20 Things You Didn’t Know About The Nightmare Before Christmas for its 20th Anniversary!

‘Tis the season, that time of year when we watch what has become a Halloween AND Christmas classic — the Tim Burton film The Nightmare Before Christmas. Basically, it’s a film that has a big hold on three months of merry making. And this year is particularly significant for The Nightmare Before Christmas, because the film is celebrating it’s 20th — yes 20th — anniversary.

And you know what? The film has continued to grow in popularity with new The Nightmare Before Christmas fans being brought into the Tim Burton fan club each and every year. While we have all seen The Nightmare Before Christmas one, two, or twenty times, there are some things you may not know about the film. Check out these 20 things you didn’t know about The Nightmare Before Christmas right here:

  • 20 Things You Didn’t Know About The Nightmare Before Christmas 1 of 20

    Click through to find out more about this beloved Tim Burton classic!

  • Origins 2 of 20
    "Sweeney Todd" Rome Photocall

    The first incarnation of The Nightmare Before Christmas was a poem that Tim Burton wrote when he was an animator at Disney in the early 1980s. It was a response to TV specials like Rudolph the Red-Nosed Reindeer, Frosty the Snowman, and the poem A Visit from St. Nicholas.


    Oh, and you have got to hear this — the one and only Christopher Lee reading Tim Burton's original poem. Check it out here.

  • The Original Idea 3 of 20

    His original inspiration came when he reportedly saw the Halloween merchandise in a store being replaced by Christmas goods. It was a jarring juxtaposition in his eyes and fodder for his film.

    Photo Source: Disney

  • Henry Selick 4 of 20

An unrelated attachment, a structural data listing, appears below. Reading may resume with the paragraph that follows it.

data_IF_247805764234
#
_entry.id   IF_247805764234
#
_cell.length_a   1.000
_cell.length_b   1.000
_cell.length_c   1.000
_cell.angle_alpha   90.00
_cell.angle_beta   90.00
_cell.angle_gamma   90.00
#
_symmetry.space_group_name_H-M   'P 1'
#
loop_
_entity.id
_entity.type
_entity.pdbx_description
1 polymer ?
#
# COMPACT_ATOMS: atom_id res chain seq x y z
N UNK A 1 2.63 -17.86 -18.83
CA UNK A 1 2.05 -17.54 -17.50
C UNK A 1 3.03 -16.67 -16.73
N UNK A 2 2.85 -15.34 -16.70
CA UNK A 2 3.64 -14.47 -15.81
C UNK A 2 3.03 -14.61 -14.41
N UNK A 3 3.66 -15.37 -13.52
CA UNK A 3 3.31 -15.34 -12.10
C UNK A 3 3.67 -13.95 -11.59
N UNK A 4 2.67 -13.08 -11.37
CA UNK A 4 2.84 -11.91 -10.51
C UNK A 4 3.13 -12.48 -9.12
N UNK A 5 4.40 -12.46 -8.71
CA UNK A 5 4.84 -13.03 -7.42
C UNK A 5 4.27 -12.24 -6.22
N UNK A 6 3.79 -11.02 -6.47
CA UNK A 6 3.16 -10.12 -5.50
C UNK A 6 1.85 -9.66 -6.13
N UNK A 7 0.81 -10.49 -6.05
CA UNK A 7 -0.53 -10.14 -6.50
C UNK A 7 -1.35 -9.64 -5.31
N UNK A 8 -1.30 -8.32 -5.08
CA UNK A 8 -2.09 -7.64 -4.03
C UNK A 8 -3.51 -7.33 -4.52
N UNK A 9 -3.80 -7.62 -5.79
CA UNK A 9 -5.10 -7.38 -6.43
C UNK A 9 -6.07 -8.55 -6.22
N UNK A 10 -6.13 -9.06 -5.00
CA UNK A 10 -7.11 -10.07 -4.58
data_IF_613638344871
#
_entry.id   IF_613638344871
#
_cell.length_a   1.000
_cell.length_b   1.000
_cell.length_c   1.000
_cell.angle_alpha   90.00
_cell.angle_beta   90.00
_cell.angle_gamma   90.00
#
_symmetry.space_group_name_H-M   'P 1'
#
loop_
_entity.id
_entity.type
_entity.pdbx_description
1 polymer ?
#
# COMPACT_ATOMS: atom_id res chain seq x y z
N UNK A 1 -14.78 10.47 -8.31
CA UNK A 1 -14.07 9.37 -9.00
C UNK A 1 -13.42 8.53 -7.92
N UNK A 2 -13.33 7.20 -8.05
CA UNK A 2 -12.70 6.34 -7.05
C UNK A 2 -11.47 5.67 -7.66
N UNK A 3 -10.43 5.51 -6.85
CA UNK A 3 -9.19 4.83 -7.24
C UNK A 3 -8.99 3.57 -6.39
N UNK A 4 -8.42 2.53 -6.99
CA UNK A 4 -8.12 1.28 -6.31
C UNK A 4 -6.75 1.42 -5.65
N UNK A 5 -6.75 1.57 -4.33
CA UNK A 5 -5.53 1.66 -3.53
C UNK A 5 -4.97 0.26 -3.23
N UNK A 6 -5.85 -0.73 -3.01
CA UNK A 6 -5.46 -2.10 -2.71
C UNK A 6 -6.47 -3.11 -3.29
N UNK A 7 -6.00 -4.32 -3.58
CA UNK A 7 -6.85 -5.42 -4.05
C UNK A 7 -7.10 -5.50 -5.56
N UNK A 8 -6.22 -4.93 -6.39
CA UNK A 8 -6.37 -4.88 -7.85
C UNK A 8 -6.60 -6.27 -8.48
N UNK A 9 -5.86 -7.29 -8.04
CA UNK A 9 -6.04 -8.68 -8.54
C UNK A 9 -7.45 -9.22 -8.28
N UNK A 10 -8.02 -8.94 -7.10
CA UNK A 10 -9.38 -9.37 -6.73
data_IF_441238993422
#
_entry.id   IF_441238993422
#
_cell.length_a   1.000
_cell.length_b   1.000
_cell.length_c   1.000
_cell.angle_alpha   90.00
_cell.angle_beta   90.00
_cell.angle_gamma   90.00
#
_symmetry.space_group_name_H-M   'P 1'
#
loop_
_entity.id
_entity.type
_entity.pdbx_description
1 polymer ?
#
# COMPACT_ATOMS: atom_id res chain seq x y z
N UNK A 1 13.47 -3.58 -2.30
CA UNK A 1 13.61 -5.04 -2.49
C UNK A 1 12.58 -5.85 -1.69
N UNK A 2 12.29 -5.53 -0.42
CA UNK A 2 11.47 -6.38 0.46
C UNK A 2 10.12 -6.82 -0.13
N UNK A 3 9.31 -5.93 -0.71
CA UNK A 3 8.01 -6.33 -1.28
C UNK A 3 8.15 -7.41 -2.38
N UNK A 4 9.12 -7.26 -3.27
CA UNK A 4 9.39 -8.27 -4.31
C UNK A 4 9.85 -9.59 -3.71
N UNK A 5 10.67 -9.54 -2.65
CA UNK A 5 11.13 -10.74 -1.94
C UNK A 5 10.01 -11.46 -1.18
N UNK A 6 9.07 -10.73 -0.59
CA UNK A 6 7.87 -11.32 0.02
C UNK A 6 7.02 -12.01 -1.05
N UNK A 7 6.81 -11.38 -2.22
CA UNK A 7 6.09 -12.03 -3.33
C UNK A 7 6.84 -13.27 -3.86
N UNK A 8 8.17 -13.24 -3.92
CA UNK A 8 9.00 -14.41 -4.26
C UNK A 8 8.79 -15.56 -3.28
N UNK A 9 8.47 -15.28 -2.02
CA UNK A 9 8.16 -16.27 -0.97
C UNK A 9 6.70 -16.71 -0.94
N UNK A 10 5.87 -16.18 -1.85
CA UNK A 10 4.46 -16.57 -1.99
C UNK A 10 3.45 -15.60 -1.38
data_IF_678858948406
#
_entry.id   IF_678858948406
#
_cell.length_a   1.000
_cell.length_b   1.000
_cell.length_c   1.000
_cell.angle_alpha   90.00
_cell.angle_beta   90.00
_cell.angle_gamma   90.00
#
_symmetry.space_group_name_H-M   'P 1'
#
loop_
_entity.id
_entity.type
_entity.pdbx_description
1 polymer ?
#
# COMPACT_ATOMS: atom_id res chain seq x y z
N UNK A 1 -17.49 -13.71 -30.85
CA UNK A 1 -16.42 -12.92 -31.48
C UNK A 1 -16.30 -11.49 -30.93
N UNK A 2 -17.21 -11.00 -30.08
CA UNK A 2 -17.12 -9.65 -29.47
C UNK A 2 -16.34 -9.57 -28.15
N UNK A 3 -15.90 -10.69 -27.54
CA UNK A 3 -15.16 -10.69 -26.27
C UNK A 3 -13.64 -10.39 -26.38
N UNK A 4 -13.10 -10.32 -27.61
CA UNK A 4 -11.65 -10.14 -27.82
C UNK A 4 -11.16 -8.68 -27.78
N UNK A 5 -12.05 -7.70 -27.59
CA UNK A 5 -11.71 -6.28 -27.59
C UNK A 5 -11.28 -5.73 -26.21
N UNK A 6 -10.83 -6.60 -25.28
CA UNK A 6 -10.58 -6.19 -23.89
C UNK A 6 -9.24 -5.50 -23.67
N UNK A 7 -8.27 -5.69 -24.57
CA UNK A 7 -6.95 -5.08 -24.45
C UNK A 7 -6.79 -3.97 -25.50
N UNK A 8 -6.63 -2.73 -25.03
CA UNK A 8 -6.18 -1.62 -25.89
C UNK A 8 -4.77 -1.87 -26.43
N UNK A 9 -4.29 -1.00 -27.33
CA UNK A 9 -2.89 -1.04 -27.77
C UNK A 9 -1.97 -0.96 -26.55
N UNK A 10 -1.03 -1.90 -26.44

The Nightmare Before Christmas 3D World Premiere

    Tim Burton had wanted to direct The Nightmare Before Christmas, but he was super busy at the time working on Batman Returns and was also in the midst of pre-production for Ed Wood. Instead, Henry Selick signed on to direct. Tim Burton was only on set for about eight to ten days during the production.


    You may know of Henry Selick's other big films such as Coraline and James and the Giant Peach.

  • Touchstone 5 of 20

    When the first teaser trailer for The Nightmare Before Christmas was released, it was under the Walt Disney Pictures branding. But that changed, and it was released under the more adult film banner Touchstone (which was owned by Disney). At the time, Michael Eisner — the CEO and Chairman of The Walt Disney Company — thought the Tim Burton film was "too dark for kids."


    The film was brought back under the Walt Disney Pictures umbrella in 2006 when the film was released.

  • Tender Lumplings 6 of 20

    There is an odd phrase in the song "This is Halloween" that says, "tender lumplings everywhere..." Tender lumplings? Doesn't make much sense, until you find out that that this is a title of a song by the film's composer Danny Elfman and his old band Oingo Boingo.

  • Patrick Stewart 7 of 20
    "A Time to Kill" Broadway Opening Night - Arrivals

    The original introduction for the film was performed by the one and only Patrick Stewart, which is something you can hear on the film's soundtrack. But really, Patrick Stewart should introduce EVERYTHING. I love that voice of his.


    You can hear Patrick Stewart's rendition right here. 

    Photo Source: PR Photos

  • Behemoth 8 of 20

    The character Behemoth was reportedly based on the Swedish B-movie actor and wrestler Tor Johnson. And a ironic side note: while The Nightmare Before Christmas was being produced, Tim Burton was working on the film Ed Wood, a film based on the director who brought us Plan 9 from Outer Space, which starred Tor Johnson!

    Photo Source: Disney and Wikipedia

  • Innovation! 9 of 20

    During the production of The Nightmare Before Christmas, there were some unique innovations developed to make things go more smoothly. One was the "light alarm," which was a warning system so that animators would know if the stage lights didn't come on. The other was that they developed a way to swap out the puppets seamlessly without ruining the shot.

    Photo Source: Disney via Maha Copia

  • Chris Sarandon 10 of 20
    2012 Monsterpalooza - The Art of Monsters - Day 3